The atrocity in New Zealand shows us, once again, that we’re dealing with an international terrorist movement linked by a dangerous white supremacist ideology that’s metastasizing in the echo chambers of internet chat rooms and on social media networks.
The killer’s manifesto bears the unmistakable fingerprints of the so-called alt-right, both in tone and reference. It celebrates the Norwegian terrorist Anders Breivik as well as Charleston terrorist Dylann Roof. It speaks of “invaders” who will “replace” white people. This is the very same kind of language used by Roof and numerous other white supremacists who have committed or attempted acts of terror.
On his weapon, the killer wrote the white supremacist slogan known as the 14 words – “We must secure the existence of our people and a future for white children” – coined by the infamous neo-Nazi terrorist David Lane.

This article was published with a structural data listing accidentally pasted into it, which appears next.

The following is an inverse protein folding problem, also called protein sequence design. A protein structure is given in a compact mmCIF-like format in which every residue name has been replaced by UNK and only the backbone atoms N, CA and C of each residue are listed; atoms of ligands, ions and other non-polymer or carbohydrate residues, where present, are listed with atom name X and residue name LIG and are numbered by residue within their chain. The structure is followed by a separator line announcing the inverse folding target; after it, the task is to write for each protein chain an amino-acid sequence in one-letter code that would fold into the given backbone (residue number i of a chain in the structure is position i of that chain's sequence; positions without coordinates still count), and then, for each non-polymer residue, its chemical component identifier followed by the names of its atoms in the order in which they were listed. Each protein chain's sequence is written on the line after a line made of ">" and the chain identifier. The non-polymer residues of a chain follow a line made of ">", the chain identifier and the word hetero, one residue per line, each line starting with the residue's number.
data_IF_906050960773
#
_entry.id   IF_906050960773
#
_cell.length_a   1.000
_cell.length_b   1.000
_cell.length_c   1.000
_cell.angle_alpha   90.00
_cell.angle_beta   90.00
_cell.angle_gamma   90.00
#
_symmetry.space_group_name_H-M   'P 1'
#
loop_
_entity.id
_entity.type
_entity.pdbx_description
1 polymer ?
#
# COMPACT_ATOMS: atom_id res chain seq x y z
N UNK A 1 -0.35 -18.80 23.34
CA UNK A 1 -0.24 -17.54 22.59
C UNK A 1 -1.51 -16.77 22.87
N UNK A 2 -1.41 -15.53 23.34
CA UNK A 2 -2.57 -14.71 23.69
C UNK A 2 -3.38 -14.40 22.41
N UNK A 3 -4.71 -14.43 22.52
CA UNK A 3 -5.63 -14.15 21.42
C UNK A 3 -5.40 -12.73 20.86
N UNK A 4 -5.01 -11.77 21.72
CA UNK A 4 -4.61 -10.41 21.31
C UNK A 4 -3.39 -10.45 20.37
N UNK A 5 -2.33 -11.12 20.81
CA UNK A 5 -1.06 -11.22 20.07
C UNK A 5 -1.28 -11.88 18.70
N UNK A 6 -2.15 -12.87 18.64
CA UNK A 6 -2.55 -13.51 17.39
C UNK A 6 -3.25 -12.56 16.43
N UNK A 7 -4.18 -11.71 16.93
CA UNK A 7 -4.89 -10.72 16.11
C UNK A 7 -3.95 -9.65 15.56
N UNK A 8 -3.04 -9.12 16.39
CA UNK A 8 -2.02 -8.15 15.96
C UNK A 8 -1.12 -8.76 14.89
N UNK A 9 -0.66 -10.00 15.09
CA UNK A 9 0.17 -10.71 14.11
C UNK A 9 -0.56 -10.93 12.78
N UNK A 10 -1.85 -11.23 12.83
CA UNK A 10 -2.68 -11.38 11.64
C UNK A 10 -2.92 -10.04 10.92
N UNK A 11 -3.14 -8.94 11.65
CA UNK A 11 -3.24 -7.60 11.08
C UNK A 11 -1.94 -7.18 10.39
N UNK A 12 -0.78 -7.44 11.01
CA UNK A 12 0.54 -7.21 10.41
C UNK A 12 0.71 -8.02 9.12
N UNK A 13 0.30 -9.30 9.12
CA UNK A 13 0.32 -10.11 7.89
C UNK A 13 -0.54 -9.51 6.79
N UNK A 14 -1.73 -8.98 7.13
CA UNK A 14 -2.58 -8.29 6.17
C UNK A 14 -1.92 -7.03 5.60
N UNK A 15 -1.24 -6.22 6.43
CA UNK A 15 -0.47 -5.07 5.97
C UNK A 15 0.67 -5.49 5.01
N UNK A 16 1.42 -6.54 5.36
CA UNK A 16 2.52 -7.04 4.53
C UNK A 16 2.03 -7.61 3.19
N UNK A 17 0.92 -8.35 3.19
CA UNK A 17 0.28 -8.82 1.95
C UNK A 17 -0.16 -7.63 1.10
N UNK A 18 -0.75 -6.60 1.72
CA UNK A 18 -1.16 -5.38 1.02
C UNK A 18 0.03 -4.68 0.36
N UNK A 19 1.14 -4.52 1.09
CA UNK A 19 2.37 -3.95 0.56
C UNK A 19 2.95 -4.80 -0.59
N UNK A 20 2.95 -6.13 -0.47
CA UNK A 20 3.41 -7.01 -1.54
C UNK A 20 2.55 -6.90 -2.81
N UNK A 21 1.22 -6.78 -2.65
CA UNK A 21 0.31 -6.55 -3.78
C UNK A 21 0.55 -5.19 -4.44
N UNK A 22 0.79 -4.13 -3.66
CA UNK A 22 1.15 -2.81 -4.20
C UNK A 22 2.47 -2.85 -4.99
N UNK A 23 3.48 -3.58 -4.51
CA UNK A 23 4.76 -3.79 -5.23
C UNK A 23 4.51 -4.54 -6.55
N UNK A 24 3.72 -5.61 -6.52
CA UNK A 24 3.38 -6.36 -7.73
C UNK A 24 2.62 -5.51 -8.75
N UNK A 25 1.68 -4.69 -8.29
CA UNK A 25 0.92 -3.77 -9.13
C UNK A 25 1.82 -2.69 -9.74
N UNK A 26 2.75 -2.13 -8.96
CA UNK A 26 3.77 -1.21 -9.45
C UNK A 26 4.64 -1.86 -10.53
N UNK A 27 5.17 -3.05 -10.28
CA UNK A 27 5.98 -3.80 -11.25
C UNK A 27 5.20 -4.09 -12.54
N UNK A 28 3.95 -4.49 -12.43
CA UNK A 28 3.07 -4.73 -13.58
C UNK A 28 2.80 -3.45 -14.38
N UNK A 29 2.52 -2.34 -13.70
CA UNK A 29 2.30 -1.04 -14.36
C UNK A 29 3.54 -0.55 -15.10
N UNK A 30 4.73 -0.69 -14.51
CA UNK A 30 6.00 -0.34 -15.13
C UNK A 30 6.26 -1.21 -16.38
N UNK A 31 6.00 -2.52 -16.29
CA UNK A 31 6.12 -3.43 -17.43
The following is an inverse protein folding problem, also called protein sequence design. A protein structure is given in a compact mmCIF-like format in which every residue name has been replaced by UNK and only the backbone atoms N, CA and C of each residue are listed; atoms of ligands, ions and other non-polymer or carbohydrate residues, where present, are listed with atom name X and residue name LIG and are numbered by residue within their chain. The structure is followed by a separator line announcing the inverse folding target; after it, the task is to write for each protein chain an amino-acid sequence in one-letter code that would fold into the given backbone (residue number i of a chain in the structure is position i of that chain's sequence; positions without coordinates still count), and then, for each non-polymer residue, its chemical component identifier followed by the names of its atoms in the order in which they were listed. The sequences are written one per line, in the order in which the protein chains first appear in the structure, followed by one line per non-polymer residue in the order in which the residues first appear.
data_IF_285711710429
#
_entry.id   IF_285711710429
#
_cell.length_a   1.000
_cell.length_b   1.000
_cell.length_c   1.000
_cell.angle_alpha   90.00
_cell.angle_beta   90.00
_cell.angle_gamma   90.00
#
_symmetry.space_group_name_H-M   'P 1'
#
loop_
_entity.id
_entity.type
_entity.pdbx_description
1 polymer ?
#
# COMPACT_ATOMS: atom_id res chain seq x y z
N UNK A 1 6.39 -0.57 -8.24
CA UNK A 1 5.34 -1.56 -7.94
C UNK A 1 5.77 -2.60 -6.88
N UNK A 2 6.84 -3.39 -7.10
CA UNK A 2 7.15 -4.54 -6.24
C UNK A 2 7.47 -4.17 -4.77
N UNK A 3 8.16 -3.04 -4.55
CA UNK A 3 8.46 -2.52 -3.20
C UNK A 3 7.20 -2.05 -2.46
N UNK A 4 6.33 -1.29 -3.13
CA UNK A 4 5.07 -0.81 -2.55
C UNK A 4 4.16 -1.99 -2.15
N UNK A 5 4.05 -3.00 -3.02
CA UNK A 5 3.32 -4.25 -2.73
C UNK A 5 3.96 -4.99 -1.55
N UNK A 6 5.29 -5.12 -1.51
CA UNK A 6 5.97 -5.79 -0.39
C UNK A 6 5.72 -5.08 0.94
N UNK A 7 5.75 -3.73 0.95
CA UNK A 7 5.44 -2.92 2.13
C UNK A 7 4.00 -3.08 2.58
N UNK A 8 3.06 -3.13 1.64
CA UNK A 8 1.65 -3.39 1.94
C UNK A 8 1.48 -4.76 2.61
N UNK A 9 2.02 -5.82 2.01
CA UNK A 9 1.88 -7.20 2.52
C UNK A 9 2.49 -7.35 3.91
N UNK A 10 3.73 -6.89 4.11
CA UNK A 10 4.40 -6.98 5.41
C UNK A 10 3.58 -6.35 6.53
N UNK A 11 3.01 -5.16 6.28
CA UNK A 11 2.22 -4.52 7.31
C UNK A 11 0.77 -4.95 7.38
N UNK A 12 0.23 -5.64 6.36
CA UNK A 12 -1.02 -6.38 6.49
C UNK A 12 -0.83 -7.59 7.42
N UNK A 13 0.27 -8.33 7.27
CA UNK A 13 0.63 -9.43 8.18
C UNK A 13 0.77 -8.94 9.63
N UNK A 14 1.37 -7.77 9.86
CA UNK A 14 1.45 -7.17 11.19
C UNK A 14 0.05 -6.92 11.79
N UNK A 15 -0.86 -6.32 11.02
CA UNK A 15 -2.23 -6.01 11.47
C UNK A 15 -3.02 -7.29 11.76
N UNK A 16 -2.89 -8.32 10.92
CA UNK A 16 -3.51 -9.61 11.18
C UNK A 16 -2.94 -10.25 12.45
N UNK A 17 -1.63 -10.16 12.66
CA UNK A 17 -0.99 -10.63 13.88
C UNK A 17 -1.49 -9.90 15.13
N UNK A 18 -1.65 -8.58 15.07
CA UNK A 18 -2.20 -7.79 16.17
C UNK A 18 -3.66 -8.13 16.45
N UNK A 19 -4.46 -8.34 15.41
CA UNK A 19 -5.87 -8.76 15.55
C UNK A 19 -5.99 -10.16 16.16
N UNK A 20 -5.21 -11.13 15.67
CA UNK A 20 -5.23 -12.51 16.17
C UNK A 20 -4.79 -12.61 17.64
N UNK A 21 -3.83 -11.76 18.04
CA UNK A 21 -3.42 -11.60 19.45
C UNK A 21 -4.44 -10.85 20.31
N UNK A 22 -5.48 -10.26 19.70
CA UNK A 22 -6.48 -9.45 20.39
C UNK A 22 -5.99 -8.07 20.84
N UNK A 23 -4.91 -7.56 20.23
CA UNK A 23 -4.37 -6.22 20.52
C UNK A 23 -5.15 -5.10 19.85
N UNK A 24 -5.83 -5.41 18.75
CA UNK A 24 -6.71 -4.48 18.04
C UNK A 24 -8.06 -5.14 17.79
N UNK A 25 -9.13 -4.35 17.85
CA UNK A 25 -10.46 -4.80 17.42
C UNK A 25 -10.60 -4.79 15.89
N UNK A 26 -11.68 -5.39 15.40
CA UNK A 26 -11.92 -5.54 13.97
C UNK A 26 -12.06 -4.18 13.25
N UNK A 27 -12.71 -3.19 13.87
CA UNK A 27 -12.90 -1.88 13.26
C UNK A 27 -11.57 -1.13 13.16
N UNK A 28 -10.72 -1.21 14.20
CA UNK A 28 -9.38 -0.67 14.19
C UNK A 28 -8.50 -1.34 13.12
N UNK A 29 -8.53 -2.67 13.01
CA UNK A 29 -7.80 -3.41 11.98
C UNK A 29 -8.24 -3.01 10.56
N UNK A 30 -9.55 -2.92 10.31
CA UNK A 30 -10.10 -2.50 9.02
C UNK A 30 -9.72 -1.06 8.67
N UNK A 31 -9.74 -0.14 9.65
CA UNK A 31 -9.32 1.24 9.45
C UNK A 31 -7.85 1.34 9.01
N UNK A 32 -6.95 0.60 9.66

In this case, a killer attacked Muslims worshiping at two mosques. In October, a killer massacred Jews at a synagogue in Pittsburgh. Though the victims were different, and the attacks came in different parts of the world, the terrorists shared the same ideology of white supremacist hate.
We – and that includes policymakers and the law enforcement community, in particular – must begin to view what we call “domestic terrorism” through a global lens, just as we do the threat of groups like ISIS, because the growing white supremacist movement represents a clear and present threat to democracies across the world.
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